By the way, the answer to what the industry thinks is important today? If the following is any indication, it’s IoT all the way down, with a dollop of FinFET and low-power thrown in for good measure. And if you don’t know IoT means Internet of Things, you haven’t been listening – particularly as Freescale says in their Press Release: “Analyst research firm Gartner estimates that the IoT will include 26 billion units installed by 2020, and by that time, IoT product and service suppliers will generate incremental revenue exceeding $300 billion, mostly in services.”
Another possible conclusion from the following: If you’re still holding out hope the Design Automation Conference is anchor tenant of the conference year, you should let that go. The amount of news these companies are releasing around ARM TechCon far out weighs what they’re releasing around DAC.
** ARM announced on October 1st “two new physical IP implementation solutions for its silicon partners to help simplify the path to implementation for their FinFET physical designs. ARM Artisan Power Grid Architect will reduce overall design time by creating optimal SoC power grid layouts, while ARM Artisan Signoff Architect increases accuracy and precision in managing on-chip variation over existing methodologies. These new physical IP implementation solutions strengthen the commitment from ARM to enable delivery of real silicon with the speed consumers are demanding.”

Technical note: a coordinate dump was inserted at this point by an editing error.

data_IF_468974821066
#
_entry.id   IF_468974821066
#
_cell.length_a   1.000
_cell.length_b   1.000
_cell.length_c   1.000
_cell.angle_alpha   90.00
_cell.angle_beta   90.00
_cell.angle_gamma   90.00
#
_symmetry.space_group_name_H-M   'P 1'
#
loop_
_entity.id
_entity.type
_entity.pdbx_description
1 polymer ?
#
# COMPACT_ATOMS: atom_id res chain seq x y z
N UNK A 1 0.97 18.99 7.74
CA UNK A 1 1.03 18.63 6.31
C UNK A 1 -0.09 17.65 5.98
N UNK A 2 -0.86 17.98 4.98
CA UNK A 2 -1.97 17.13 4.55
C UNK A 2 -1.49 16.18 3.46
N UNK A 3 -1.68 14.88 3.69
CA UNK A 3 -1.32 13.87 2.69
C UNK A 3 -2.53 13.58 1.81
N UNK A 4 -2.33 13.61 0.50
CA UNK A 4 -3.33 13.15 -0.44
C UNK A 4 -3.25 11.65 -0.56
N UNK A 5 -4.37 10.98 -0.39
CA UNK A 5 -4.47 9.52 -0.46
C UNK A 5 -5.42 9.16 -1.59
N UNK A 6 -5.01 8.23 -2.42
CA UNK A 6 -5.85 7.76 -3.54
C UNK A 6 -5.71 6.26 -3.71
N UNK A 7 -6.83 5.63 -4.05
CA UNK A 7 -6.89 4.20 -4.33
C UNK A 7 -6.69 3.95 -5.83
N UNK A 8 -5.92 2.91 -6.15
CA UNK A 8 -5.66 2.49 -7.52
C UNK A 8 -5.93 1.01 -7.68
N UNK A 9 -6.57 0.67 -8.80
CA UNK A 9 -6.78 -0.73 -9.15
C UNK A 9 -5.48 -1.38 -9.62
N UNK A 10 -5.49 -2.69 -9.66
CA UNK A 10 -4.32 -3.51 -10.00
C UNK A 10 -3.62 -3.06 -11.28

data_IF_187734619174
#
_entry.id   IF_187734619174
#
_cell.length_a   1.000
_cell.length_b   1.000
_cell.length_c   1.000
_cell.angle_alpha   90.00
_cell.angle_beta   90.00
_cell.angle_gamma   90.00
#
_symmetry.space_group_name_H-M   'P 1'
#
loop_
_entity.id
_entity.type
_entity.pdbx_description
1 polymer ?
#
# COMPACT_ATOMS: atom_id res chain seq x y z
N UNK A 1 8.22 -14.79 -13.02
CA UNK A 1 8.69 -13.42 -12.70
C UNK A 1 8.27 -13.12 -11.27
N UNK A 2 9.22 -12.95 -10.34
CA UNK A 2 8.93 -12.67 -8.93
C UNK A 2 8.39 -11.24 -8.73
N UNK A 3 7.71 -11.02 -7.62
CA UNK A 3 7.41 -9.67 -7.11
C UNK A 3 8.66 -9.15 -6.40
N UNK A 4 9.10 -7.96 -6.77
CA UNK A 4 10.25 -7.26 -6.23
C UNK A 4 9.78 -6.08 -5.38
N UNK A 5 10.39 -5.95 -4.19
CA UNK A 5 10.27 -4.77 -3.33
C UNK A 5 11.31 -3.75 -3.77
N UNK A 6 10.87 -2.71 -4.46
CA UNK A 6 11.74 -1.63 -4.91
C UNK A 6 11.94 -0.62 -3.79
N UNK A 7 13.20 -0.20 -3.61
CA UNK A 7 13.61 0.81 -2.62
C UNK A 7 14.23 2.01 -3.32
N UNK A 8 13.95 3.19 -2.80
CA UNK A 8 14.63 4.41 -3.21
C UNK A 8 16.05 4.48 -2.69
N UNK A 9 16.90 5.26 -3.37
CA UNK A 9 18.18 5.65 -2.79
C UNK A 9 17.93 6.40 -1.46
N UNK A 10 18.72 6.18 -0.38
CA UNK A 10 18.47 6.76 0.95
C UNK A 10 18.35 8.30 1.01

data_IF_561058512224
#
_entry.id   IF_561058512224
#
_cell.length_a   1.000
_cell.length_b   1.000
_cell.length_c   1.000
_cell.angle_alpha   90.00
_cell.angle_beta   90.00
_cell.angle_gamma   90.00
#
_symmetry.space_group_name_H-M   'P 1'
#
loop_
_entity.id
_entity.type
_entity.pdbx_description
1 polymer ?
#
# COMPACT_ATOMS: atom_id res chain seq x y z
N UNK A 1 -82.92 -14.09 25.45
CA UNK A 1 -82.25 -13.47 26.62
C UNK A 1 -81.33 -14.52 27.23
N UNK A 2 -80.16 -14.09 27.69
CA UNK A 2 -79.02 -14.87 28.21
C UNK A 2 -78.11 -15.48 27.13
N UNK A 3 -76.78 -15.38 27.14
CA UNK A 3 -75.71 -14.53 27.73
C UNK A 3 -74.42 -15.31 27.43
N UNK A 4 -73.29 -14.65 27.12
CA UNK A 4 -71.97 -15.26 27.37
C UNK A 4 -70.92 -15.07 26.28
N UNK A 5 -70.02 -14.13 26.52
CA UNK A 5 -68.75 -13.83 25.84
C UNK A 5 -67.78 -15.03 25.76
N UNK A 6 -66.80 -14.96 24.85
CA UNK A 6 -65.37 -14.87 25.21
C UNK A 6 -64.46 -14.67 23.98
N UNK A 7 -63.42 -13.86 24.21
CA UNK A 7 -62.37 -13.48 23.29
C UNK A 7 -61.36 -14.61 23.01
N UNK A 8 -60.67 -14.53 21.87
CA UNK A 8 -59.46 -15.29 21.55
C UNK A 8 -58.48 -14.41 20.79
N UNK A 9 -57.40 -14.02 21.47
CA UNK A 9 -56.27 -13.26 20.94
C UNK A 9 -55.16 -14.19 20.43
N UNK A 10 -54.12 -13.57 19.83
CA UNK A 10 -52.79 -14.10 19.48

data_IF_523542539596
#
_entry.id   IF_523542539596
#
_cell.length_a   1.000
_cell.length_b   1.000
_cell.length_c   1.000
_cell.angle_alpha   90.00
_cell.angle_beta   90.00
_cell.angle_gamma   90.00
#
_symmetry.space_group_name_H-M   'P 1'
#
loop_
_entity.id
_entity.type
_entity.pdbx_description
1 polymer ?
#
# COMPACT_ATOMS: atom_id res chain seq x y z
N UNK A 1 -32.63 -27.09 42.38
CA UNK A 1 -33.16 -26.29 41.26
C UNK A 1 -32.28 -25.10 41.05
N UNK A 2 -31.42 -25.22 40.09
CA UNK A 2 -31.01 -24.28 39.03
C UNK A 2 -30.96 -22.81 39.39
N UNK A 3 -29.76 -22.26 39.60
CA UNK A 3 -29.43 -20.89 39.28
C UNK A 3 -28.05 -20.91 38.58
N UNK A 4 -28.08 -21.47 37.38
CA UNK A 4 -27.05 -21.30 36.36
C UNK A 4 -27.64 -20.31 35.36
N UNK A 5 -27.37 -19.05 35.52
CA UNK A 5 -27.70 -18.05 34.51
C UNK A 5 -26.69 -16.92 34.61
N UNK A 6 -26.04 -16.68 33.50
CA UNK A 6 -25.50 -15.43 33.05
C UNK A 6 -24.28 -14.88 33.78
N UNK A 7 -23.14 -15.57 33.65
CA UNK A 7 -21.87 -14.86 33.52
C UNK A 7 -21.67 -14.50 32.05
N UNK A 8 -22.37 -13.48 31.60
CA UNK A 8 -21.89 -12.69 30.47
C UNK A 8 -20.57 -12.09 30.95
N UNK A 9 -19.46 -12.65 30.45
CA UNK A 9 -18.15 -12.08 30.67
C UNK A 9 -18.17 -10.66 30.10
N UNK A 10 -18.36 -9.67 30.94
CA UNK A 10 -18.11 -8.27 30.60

** ARM announced on October 1st, mbed OS, a free operating system for ARM Cortex-M processor based devices that consolidates the fundamental building blocks of the IoT in one integrated set of software components; mbed Device Server, a licensable software product that provides the required server-side technologies to connect and manage devices in a secure way, that also provides a bridge between the protocols designed for use on IoT devices and the APIs that are used by web developers; and mbed.org, the focus point for a community of more than 70,000 developers around mbed. The website provides a comprehensive database of hardware development kits, a repository for reusable software components, reference applications, documentation and web-based development tools.
** ARM and TSMC announced on October 2nd a new multi-year agreement that will deliver up ARMv8-A processor IP optimized for TSMC 10FinFET process technology. Per the Press Release: “Because of the success in scaling from 20SoC to 16FinFET, ARM and TSMC have decided to collaborate again for 10FinFET. This early path-finding work will provide valuable learning to enable physical design IP and methodologies in support of customers to tape-out 10FinFET designs as early as Q4 2015.”
Thursday, July 24th, 2014